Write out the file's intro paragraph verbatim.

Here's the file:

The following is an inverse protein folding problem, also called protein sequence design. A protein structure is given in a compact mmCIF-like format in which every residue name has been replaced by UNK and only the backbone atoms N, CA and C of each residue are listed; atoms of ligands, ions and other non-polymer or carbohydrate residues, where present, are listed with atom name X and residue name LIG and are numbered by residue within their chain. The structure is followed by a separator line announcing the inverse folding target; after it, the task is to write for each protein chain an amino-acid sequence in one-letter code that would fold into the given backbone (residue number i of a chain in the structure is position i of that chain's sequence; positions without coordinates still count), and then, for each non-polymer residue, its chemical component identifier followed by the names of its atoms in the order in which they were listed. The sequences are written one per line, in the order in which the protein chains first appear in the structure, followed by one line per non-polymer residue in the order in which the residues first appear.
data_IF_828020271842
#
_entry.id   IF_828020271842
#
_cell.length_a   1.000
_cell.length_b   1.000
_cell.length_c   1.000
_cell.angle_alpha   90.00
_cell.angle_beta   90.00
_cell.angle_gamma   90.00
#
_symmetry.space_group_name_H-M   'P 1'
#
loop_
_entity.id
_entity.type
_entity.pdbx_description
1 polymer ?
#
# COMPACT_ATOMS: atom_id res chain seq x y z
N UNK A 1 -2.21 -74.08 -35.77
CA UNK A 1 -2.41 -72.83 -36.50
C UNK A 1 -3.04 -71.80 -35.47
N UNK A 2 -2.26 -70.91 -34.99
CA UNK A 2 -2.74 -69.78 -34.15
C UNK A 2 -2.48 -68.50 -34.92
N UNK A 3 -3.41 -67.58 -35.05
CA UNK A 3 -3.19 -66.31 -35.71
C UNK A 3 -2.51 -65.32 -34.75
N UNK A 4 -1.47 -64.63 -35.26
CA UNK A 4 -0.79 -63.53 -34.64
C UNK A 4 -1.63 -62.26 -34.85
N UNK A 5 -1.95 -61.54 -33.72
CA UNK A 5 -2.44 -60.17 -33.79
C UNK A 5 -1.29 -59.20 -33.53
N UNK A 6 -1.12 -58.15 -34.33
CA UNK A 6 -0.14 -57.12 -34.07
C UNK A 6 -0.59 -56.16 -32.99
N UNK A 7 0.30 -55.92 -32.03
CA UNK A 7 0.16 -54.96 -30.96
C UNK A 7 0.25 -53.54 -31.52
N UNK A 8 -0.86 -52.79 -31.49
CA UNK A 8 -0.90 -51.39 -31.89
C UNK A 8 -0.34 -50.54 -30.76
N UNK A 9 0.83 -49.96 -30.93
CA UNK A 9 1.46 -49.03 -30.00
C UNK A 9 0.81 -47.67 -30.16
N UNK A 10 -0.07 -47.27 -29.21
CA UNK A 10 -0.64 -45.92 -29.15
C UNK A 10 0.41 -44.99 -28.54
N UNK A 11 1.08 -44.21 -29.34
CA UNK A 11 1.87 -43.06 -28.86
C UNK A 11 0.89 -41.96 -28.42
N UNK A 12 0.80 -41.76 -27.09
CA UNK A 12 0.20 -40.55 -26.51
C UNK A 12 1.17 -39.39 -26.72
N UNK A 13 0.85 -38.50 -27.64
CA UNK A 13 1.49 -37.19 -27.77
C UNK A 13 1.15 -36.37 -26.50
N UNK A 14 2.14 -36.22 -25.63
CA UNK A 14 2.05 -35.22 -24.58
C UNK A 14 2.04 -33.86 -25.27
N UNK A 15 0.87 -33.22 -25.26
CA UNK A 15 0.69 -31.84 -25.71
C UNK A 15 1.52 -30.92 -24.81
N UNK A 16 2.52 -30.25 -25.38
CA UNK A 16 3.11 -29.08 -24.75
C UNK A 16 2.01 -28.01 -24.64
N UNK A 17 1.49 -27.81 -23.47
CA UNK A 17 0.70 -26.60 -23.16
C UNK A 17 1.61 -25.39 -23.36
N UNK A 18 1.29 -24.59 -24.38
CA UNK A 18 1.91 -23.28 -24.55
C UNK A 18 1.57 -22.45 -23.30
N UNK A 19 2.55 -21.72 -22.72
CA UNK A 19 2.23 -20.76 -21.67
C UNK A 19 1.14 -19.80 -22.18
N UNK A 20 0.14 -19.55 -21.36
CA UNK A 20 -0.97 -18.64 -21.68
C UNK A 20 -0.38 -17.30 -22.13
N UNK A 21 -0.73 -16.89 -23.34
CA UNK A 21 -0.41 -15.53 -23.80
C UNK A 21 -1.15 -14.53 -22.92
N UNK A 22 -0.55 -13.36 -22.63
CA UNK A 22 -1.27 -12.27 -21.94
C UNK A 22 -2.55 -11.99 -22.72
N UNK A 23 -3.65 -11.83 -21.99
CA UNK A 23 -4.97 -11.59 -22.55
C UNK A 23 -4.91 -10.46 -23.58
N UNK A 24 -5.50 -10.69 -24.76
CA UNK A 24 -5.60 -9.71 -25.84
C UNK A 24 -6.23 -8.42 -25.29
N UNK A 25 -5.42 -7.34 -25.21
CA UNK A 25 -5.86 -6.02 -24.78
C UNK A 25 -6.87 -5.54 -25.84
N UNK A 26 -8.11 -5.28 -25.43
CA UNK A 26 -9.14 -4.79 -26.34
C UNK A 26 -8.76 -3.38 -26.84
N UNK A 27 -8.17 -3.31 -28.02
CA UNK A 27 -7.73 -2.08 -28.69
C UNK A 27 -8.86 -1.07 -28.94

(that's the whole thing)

The following is an inverse protein folding problem, also called protein sequence design. A protein structure is given in a compact mmCIF-like format in which every residue name has been replaced by UNK and only the backbone atoms N, CA and C of each residue are listed; atoms of ligands, ions and other non-polymer or carbohydrate residues, where present, are listed with atom name X and residue name LIG and are numbered by residue within their chain. The structure is followed by a separator line announcing the inverse folding target; after it, the task is to write for each protein chain an amino-acid sequence in one-letter code that would fold into the given backbone (residue number i of a chain in the structure is position i of that chain's sequence; positions without coordinates still count), and then, for each non-polymer residue, its chemical component identifier followed by the names of its atoms in the order in which they were listed. The sequences are written one per line, in the order in which the protein chains first appear in the structure, followed by one line per non-polymer residue in the order in which the residues first appear.